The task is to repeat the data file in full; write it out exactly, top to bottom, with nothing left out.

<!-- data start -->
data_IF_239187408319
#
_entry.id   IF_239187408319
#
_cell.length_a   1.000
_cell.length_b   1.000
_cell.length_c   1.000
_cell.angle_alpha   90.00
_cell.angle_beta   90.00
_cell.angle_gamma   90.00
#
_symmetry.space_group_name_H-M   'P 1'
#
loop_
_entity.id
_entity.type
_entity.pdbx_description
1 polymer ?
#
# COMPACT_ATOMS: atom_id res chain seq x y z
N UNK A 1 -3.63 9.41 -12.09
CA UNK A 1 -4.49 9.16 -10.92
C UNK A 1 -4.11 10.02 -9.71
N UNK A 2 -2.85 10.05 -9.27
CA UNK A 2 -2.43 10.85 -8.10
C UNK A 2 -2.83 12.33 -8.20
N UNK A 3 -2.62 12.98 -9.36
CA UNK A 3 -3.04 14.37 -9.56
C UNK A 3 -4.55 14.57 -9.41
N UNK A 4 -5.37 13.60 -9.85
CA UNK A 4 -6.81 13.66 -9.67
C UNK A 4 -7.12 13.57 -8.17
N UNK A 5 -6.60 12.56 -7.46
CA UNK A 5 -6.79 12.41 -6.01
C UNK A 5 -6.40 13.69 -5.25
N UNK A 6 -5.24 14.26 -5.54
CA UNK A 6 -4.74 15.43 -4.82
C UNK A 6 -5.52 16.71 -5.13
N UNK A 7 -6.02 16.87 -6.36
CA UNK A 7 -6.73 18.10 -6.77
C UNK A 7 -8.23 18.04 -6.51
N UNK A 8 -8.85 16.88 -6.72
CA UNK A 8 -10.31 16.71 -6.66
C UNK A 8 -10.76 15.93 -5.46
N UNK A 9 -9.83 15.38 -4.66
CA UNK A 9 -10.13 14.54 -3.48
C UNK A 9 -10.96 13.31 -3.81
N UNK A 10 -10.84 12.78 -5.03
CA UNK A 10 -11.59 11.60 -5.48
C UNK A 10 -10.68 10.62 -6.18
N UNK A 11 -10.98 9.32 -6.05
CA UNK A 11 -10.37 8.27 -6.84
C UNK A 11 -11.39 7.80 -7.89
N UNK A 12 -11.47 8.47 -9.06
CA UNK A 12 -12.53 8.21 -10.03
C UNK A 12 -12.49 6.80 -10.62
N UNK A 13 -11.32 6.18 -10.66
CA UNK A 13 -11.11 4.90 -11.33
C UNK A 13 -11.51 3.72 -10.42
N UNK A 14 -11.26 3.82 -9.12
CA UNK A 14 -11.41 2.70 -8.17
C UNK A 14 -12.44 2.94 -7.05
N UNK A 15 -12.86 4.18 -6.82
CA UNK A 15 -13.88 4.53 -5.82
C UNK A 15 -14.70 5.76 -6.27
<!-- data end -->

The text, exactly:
data_IF_239187408319
#
_entry.id   IF_239187408319
#
_cell.length_a   1.000
_cell.length_b   1.000
_cell.length_c   1.000
_cell.angle_alpha   90.00
_cell.angle_beta   90.00
_cell.angle_gamma   90.00
#
_symmetry.space_group_name_H-M   'P 1'
#
loop_
_entity.id
_entity.type
_entity.pdbx_description
1 polymer ?
#
# COMPACT_ATOMS: atom_id res chain seq x y z
N UNK A 1 -3.63 9.41 -12.09
CA UNK A 1 -4.49 9.16 -10.92
C UNK A 1 -4.11 10.02 -9.71
N UNK A 2 -2.85 10.05 -9.27
CA UNK A 2 -2.43 10.85 -8.10
C UNK A 2 -2.83 12.33 -8.20
N UNK A 3 -2.62 12.98 -9.36
CA UNK A 3 -3.04 14.37 -9.56
C UNK A 3 -4.55 14.57 -9.41
N UNK A 4 -5.37 13.60 -9.85
CA UNK A 4 -6.81 13.66 -9.67
C UNK A 4 -7.12 13.57 -8.17
N UNK A 5 -6.60 12.56 -7.46
CA UNK A 5 -6.79 12.41 -6.01
C UNK A 5 -6.40 13.69 -5.25
N UNK A 6 -5.24 14.26 -5.54
CA UNK A 6 -4.74 15.43 -4.82
C UNK A 6 -5.52 16.71 -5.13
N UNK A 7 -6.02 16.87 -6.36
CA UNK A 7 -6.73 18.10 -6.77
C UNK A 7 -8.23 18.04 -6.51
N UNK A 8 -8.85 16.88 -6.72
CA UNK A 8 -10.31 16.71 -6.66
C UNK A 8 -10.76 15.93 -5.46
N UNK A 9 -9.83 15.38 -4.66
CA UNK A 9 -10.13 14.54 -3.48
C UNK A 9 -10.96 13.31 -3.81
N UNK A 10 -10.84 12.78 -5.03
CA UNK A 10 -11.59 11.60 -5.48
C UNK A 10 -10.68 10.62 -6.18
N UNK A 11 -10.98 9.32 -6.05
CA UNK A 11 -10.37 8.27 -6.84
C UNK A 11 -11.39 7.80 -7.89
N UNK A 12 -11.47 8.47 -9.06
CA UNK A 12 -12.53 8.21 -10.03
C UNK A 12 -12.49 6.80 -10.62
N UNK A 13 -11.32 6.18 -10.66
CA UNK A 13 -11.11 4.90 -11.33
C UNK A 13 -11.51 3.72 -10.42
N UNK A 14 -11.26 3.82 -9.12
CA UNK A 14 -11.41 2.70 -8.17
C UNK A 14 -12.44 2.94 -7.05
N UNK A 15 -12.86 4.18 -6.82
CA UNK A 15 -13.88 4.53 -5.82
C UNK A 15 -14.70 5.76 -6.27